Inflated, shiny figures versus new and additional, climate-specific support

While the APA discussions on transparency of support had a bit of a difficult start, it’s good to see that the SBSTA negotiations on accounting modalities for the provision of climate finance have already entered the stage of detailed discussions.

 

There seems to be general agreement that better accounting of the climate-specific components of committed funds is desirable. However, ECO wagers that some developed countries may hope to get away with rather generous methodologies when counting projects or programs where climate is only one of many objectives.

 

A solution suggested by one Party is that the receiving and the providing country mutually agree on the proportion reported as climate-specific. This could help developing countries in assessing support received, another post-Paris concept that should move forward.

 

Other useful ideas have been tabled, such as the proposal to count loans and other non-grant instruments on the basis of their grant equivalent – this is a better proxy for fulfilling UNFCCC Article 4.3, to cover the incremental cost of action. But delegates should not be swayed by the US’s attempts to shoot down the idea by insisting that loans are a valid instrument under the Paris Agreement’s Article 9. That may be true, but accounting for loans on a net basis does not negate their validity at all. The only problem is that the reported figures, which currently include loans at face value, would look less shiny.  And there is a precedent. The GCF records countries’ pledges, if they come in the form of loans, on the basis of their grant equivalent. Also ODA loans, under the revised OECD DAC rules, are now reported that way.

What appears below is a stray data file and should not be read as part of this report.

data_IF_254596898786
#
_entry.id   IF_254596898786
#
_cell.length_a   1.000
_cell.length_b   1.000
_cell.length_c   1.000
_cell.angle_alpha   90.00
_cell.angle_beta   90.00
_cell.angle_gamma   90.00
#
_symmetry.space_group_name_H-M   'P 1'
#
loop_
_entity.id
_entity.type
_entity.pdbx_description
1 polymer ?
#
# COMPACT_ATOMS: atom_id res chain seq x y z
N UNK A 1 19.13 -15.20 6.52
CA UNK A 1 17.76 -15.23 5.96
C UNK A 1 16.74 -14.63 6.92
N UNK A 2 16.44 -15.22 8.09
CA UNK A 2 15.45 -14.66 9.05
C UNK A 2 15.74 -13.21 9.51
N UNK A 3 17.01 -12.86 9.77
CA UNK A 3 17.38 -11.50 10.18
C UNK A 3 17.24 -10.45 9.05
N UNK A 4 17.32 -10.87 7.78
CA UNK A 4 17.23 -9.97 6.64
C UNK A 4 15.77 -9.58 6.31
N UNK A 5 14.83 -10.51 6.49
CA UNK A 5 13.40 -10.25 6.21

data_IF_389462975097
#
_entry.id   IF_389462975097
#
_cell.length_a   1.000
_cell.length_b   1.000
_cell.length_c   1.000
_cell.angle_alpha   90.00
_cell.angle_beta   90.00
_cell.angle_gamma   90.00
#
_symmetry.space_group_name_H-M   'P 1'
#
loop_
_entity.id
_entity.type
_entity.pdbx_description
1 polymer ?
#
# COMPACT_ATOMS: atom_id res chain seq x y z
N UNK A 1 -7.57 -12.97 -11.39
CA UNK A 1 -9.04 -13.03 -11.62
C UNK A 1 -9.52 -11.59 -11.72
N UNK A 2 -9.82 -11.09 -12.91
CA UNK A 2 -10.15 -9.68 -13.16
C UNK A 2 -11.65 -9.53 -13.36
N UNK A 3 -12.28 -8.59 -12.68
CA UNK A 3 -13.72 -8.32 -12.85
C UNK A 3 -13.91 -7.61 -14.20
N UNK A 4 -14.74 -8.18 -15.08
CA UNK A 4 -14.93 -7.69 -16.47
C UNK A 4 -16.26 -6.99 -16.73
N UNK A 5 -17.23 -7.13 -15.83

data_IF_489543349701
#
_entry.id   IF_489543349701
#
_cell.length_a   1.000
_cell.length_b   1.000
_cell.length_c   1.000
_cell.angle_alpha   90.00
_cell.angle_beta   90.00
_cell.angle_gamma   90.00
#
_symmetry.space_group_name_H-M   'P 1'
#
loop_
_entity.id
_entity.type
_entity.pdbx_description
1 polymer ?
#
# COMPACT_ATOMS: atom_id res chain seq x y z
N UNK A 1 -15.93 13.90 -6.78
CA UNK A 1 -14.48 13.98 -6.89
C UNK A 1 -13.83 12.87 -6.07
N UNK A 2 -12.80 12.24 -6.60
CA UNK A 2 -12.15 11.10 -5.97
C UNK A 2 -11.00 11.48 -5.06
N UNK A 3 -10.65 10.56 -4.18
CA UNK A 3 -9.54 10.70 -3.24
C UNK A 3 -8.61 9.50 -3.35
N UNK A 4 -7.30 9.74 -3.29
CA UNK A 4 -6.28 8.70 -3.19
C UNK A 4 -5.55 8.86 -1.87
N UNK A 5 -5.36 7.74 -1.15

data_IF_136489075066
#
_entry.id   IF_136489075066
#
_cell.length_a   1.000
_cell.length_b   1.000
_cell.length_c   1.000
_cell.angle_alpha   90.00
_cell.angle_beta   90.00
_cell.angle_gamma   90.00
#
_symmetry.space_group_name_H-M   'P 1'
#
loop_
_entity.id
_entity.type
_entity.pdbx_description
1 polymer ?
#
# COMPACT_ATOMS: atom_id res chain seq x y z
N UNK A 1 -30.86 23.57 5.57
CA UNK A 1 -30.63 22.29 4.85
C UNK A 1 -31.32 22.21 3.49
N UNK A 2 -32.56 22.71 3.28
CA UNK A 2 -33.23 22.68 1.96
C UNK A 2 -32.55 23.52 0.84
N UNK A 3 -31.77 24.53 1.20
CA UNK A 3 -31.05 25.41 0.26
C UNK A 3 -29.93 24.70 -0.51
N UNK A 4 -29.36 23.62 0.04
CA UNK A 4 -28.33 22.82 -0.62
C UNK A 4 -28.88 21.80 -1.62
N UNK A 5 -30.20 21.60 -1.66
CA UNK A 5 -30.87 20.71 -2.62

Next up is today’s debate on mobilized finance under the SBSTA item. As with public loans, a net approach on accounting may be in order – reporting the mobilizing effort finance as a contribution towards meeting obligations, while also recording, and welcoming, the total mobilized finance for information purposes. This would help overcome a key problem in the OECD methodology for the US$100 billion report and roadmap – the attribution of mobilized climate finance. Usually, investors are not just mobilized by a donor country intervention, but also by the environment in the host country.

 

 

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